Aga Khan visits namesake U of A garden
The man after whom a section of the University of Alberta Botanic Garden is named visited the site for the first time Tuesday for its inauguration.
Premier Rachel Notley, Lieutenant Governor Lois Mitchell, and U of A President David Turpin were among those who gathered at the garden to greet the Aga Khan, Prince Shah Karim al Hussaini.
Calling the garden “a sign of Alberta’s welcome to the world,” the premier said, “This is a living testament to a province where differences are valued and diversity thrives.”
“Your Highness, thank you again for your leadership and your incredible, incredible generosity. It’s a beautiful gift to Alberta, its people, and its economy,” she continued.
Aga Khan is the title held by the hereditary Imam, or spiritual leader, of the Shia Ismaili Muslims.
The 49th Aga Khan succeeded his grandfather as Imam in 1957 at the age of 20. He received an honourary degree from the U of A in 2009, and honourary Canadian citizenship in 2010.
Alberta’s Aga Khan Garden was a $25 million gift from the leader, and is one of 11 such gardens around the world either rebuilt or restored by the Aga Khan Trust for Culture.
Its design, by Nelson Byrd Woltz Landscape Architects, bridges Eastern culture and Western landscape, taking inspiration from Islamic gardens and architecture around the world and combining it with Alberta ecology.
“The message of this garden, I believe, is one of pluralism,” said Woltz.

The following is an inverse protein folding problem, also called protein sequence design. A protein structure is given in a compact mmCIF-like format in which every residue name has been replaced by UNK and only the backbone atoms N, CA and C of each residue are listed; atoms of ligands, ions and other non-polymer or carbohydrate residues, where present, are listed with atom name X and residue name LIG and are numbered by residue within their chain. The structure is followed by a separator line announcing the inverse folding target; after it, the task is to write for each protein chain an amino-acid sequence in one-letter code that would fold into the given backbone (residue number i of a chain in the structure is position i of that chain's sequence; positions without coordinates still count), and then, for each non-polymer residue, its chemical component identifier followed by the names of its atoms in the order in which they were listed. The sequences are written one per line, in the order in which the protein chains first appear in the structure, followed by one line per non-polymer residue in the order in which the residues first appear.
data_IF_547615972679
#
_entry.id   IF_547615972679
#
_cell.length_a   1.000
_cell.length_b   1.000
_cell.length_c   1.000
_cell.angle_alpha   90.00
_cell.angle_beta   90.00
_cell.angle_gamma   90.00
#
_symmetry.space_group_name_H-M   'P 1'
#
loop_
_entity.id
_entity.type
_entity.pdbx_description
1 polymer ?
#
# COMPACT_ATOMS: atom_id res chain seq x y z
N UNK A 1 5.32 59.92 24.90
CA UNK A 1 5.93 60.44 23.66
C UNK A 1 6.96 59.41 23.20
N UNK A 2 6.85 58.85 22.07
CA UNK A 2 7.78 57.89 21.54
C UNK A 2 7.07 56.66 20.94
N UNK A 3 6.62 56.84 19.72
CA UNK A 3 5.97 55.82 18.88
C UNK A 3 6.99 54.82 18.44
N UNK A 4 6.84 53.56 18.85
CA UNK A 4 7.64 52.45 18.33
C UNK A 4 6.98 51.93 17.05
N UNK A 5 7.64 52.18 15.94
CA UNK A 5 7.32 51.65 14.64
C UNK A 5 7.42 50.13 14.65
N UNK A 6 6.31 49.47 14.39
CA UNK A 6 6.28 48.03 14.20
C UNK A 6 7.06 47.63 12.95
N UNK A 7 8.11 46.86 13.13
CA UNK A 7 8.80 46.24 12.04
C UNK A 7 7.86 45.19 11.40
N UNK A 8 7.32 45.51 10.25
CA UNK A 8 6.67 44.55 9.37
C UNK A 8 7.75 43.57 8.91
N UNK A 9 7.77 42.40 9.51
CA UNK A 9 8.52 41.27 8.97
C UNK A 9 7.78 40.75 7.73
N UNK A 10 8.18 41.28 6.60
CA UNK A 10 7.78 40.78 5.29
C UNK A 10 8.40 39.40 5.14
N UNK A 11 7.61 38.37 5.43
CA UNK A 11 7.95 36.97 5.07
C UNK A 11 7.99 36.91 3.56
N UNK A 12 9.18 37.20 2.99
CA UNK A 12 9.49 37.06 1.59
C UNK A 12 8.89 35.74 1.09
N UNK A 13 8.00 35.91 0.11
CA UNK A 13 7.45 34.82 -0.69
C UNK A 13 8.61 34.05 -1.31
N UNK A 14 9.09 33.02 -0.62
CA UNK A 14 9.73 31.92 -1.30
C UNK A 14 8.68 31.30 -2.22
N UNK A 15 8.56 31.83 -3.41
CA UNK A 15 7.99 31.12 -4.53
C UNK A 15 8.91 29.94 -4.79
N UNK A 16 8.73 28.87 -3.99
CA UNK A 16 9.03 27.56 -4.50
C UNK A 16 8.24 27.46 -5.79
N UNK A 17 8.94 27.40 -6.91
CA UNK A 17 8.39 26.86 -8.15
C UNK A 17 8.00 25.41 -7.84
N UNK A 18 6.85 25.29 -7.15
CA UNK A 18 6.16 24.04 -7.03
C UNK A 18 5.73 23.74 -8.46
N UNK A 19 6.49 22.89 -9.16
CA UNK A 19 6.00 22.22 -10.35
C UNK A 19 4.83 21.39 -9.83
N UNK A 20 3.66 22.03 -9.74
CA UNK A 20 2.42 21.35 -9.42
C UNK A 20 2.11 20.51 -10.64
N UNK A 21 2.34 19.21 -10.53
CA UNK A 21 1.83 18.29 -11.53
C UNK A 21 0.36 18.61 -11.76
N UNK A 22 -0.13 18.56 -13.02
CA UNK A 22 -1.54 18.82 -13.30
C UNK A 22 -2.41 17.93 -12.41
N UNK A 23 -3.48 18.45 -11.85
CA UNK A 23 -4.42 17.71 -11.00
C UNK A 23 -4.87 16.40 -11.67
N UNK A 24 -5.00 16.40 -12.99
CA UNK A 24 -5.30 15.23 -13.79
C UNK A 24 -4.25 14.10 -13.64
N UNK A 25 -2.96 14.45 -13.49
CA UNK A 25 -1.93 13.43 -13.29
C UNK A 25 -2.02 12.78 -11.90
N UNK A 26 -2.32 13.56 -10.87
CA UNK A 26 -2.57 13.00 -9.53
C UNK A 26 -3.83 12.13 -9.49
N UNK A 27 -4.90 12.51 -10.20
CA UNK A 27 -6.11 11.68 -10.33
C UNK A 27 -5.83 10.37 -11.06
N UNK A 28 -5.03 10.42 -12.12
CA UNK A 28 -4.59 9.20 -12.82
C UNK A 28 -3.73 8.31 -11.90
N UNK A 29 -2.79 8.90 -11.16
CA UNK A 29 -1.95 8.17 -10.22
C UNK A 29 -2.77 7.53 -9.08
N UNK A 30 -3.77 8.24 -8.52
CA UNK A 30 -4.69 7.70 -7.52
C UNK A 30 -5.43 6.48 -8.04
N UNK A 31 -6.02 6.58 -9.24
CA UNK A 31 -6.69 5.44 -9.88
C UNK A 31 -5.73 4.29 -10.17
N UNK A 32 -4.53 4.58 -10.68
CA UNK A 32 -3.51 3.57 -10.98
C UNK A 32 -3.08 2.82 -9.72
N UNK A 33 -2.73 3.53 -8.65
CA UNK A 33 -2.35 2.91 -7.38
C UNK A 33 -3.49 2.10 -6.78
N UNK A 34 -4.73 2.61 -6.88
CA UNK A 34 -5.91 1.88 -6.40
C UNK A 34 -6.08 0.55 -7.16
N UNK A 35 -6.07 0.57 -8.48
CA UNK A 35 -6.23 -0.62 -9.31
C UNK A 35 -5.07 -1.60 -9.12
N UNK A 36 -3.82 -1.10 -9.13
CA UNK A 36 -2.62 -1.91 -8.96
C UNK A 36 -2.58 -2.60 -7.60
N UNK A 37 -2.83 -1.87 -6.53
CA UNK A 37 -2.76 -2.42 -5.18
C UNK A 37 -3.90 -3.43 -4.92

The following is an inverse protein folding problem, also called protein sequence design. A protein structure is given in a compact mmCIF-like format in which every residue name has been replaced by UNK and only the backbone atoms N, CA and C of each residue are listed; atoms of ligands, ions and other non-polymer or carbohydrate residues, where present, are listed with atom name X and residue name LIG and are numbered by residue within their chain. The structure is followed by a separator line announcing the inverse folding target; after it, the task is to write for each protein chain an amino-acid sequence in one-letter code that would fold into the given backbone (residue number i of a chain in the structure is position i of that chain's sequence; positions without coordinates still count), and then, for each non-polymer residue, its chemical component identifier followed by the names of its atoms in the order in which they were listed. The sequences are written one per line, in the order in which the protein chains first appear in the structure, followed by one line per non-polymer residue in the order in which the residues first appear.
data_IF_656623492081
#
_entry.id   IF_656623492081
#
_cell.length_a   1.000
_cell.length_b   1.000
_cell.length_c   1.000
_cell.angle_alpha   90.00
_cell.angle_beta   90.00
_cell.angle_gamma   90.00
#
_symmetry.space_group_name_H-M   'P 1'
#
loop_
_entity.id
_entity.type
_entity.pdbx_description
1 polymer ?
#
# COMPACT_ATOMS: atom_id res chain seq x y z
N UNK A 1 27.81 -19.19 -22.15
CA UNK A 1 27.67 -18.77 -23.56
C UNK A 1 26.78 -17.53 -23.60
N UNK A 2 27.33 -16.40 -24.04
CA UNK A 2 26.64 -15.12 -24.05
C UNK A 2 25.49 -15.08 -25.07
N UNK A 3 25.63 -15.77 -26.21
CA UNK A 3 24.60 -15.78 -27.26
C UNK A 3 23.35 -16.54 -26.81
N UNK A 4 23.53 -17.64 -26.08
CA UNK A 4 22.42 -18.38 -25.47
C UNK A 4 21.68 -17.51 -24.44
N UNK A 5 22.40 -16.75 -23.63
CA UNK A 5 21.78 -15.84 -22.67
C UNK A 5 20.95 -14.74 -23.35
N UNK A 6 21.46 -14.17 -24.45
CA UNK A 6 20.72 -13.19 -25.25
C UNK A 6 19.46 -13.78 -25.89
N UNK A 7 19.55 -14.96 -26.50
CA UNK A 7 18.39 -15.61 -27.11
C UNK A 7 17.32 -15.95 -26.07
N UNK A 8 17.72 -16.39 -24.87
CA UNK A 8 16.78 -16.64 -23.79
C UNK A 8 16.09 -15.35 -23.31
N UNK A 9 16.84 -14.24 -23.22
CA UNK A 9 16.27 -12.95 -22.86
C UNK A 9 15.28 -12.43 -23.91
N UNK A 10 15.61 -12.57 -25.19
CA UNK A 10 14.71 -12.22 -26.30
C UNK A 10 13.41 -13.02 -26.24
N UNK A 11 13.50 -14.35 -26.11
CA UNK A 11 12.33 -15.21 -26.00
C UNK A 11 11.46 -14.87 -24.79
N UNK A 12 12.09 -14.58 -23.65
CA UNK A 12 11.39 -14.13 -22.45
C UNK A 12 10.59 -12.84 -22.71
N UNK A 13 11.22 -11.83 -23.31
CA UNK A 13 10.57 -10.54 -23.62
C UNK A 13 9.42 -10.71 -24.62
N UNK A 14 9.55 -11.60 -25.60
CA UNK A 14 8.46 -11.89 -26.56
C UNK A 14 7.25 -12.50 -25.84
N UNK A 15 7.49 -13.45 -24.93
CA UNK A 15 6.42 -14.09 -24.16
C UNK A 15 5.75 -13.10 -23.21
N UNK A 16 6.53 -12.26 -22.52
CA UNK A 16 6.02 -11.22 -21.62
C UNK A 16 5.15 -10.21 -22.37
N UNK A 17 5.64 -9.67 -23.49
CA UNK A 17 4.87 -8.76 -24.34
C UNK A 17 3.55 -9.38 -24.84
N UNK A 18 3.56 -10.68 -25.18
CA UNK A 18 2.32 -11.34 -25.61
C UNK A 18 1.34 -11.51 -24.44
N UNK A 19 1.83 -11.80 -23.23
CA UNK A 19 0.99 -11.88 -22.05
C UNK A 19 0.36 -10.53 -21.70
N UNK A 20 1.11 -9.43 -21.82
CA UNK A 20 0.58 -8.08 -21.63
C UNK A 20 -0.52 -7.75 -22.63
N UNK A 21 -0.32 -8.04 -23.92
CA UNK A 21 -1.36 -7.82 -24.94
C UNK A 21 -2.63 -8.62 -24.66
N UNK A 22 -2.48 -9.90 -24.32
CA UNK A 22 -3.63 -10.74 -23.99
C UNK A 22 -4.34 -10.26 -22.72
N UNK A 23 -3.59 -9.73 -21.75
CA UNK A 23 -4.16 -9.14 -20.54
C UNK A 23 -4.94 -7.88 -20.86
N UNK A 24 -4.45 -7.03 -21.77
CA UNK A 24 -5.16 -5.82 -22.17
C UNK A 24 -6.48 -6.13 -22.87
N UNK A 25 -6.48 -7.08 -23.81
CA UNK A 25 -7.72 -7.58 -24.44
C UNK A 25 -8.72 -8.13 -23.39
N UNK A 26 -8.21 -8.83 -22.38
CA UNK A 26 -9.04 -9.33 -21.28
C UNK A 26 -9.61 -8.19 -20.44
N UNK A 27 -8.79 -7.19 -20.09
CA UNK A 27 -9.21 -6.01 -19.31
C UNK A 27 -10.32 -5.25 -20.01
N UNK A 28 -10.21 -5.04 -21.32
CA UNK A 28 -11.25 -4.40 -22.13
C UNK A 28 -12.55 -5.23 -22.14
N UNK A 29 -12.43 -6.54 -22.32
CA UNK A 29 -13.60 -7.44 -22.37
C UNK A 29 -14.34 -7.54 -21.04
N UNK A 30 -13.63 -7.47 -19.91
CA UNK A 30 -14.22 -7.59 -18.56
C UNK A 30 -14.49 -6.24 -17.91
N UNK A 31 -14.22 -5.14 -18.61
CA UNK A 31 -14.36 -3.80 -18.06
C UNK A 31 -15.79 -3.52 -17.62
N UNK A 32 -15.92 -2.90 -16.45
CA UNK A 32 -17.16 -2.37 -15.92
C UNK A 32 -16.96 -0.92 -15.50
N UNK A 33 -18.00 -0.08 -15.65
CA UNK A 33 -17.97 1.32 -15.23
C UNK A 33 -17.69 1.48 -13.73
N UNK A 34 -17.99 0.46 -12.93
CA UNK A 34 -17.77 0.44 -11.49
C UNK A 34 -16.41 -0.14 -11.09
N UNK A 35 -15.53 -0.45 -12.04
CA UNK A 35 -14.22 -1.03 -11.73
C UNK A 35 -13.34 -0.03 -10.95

“What you learn when you come here is not just the beauty of the incredible heritage of Islamic history, but you also come to understand, I hope, a sense of unity.”
The Aga Khan said he felt fortunate to be part of the inauguration.
“I think all of you have had the pleasure in your personal live or your professional life of seeing a fascinating story develop,” he told the crowd.
“We recall the excitement of a new beginning, as well as that deep sense of grateful sense of satisfaction when the planning works, when the hope is realized and the vision is achieved. Well, that is exactly how I feel today.”
The 4.8-hectare garden opened in the summer after nearly a decade of preparation and 18 months of construction.
The U of A Botanic Garden, located in Parkland County southwest of Edmonton, consists of 97 acres of gardens and plant collections, indoor show houses, and natural areas.
It closed to the public October 8, and will reopen May 1st.
With files from Nahreman Issa